There are two main groups of federal gun control laws: the National Firearms Act and the Gun Control Act. Both have been amended many times. Students who practice criminal law will likely encounter these statutes, or state analogues. So I teach the basics of how the statutes operate, plus some cases involving the federal regulation of firearms dealers, special regulations on certain types of arms, and so on.

The Second Amendment and its 44 state constitution counterparts protect a right to “arms”—not just “firearms.” My curriculum uses material in which students can engage with arms law and policy outside the context of firearms. One way is through modern right to arms cases involving knives, stun guns, and so on.

Alternatively, since long before firearms were invented, humans have grappled with the law, politics, and philosophy of arms rights, responsibilities, and control. Such topics can be examined via ancient Rome, Greece, or China; or English legal history before 1500; and many other sources.

There are many other topics and skills that can be part of a Second Amendment course. The above are simply some of those that I like to offer.


[Ed. Note: This post is part of a week-long mini-symposium on teaching firearms law.]

“A Rogue’s Gallery of Offenses”: Implications of Rehaif and Davis for Prosecuting Gun Crimes

In the past week, the Supreme Court issued two decisions likely to have a major impact on gun prosecutions: Rehaif v. United States, in which the Court tossed out an immigrant’s conviction for unlawful possession of a firearm, and United States v. Davis, in which the Court tossed out a pair of convictions for possessing a firearm during a crime of violence. Justice Kavanaugh chronicled a list of crimes potentially imperiled by Davis. Justice Gorsuch dismissed the relevance of this “rogue’s gallery of offenses.” How should we understand these decisions?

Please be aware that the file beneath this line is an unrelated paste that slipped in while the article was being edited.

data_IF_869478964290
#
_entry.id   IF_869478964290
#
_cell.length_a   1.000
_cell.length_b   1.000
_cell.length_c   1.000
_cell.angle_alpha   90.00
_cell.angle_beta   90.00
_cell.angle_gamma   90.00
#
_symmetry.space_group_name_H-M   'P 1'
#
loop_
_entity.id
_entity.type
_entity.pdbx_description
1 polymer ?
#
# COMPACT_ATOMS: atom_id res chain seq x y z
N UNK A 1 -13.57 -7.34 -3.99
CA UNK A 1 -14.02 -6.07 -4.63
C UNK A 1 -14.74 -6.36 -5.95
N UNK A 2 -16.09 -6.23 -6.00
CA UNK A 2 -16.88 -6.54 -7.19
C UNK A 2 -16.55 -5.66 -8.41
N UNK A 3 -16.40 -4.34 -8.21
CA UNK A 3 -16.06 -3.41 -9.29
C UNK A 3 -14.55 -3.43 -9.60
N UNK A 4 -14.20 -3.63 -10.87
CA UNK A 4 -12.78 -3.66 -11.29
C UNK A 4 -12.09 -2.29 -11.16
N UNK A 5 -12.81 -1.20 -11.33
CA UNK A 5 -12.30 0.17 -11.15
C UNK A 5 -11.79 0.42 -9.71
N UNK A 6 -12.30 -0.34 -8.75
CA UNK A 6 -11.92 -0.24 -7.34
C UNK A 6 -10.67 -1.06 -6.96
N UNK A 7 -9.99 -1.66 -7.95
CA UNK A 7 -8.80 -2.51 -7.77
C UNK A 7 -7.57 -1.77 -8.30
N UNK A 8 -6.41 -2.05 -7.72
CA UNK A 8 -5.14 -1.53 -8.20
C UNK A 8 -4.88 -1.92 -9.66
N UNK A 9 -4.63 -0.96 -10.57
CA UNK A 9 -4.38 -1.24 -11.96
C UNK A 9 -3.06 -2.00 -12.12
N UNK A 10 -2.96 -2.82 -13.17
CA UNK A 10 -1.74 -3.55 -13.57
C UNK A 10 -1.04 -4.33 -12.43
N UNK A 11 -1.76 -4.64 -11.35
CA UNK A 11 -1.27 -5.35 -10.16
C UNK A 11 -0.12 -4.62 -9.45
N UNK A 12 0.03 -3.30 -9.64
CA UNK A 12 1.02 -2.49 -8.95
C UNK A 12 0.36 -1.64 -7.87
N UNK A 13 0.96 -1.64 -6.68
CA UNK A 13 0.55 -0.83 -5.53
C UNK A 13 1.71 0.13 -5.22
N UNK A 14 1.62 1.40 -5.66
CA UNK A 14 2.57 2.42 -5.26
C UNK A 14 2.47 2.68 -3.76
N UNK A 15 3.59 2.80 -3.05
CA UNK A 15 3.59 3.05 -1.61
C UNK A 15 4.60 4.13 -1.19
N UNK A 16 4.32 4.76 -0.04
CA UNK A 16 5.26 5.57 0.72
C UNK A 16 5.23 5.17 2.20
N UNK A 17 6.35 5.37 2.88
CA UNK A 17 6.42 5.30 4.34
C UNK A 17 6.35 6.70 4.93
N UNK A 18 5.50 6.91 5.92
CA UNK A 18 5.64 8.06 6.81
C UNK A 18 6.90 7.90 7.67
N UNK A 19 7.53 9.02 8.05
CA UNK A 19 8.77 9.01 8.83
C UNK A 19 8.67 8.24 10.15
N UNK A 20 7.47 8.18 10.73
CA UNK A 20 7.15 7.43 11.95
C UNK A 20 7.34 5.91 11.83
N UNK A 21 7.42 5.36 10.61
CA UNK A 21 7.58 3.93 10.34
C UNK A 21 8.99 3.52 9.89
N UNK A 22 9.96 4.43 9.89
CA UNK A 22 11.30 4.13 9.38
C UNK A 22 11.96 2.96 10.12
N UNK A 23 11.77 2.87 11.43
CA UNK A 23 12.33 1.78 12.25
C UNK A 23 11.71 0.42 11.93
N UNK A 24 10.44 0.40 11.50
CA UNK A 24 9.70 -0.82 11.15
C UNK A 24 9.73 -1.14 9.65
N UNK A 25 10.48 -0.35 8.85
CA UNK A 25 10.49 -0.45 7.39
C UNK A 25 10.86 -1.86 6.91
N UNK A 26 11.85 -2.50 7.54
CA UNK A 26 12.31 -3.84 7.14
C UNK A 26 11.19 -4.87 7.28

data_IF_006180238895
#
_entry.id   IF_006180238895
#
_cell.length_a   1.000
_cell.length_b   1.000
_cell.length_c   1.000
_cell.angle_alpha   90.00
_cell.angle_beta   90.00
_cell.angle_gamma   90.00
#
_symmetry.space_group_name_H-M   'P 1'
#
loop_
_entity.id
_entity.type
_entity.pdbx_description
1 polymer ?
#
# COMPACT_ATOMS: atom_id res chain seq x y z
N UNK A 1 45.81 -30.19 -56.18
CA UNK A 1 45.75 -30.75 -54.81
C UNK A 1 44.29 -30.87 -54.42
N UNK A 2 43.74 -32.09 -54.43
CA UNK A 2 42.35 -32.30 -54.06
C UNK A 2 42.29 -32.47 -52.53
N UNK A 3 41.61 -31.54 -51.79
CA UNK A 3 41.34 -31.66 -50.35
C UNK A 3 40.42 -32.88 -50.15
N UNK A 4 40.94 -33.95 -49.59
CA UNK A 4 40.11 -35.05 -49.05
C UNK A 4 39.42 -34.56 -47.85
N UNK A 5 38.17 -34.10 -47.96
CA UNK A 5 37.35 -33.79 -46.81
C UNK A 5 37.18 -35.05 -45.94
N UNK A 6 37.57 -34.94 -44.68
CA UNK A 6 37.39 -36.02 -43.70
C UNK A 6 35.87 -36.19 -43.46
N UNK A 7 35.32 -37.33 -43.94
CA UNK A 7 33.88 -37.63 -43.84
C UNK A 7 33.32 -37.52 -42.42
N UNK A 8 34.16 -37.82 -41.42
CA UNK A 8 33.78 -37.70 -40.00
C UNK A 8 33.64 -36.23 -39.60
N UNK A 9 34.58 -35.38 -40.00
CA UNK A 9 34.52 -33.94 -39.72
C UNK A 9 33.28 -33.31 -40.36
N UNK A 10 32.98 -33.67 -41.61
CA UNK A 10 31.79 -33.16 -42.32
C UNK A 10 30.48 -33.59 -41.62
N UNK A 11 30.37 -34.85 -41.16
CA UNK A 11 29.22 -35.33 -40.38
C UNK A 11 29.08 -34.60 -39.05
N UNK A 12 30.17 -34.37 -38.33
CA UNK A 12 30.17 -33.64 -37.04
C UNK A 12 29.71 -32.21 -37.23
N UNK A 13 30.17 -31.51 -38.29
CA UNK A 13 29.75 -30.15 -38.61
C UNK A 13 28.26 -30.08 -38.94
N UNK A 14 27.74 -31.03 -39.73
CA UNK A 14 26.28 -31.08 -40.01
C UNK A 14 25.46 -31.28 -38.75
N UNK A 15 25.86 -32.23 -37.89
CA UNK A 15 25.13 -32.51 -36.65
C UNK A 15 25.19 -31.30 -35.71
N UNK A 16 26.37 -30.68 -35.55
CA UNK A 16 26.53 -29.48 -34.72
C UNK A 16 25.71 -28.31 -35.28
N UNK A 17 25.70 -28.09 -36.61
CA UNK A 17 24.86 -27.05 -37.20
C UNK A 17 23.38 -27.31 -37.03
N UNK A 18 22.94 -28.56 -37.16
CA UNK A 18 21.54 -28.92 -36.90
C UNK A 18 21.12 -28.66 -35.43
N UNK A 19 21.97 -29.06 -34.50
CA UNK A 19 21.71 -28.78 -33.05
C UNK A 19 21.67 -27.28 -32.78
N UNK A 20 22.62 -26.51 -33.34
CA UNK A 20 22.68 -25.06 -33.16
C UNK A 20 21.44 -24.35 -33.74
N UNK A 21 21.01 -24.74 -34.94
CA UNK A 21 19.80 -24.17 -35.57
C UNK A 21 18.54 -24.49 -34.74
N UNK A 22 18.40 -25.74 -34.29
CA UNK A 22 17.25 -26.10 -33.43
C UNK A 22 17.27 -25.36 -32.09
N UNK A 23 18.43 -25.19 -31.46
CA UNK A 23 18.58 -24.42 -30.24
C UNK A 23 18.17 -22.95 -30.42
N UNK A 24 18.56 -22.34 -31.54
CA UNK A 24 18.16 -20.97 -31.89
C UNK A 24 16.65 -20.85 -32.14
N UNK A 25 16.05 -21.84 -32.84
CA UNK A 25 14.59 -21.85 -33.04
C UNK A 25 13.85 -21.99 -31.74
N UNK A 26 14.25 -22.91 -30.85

“Presumption of Constitutionality”

On Thursday, in American Legion v. American Humanist Association, the Supreme Court held that a Latin cross installed over ninety years ago on public land to commemorate fallen World War I soldiers did not violate the Establishment Clause.    In doing so, Justice Alito, writing for the plurality, shied away from the much-criticized Lemon test and instead opted for “a presumption of constitutionality for longstanding monuments, symbols, and practices” that have religious connotations.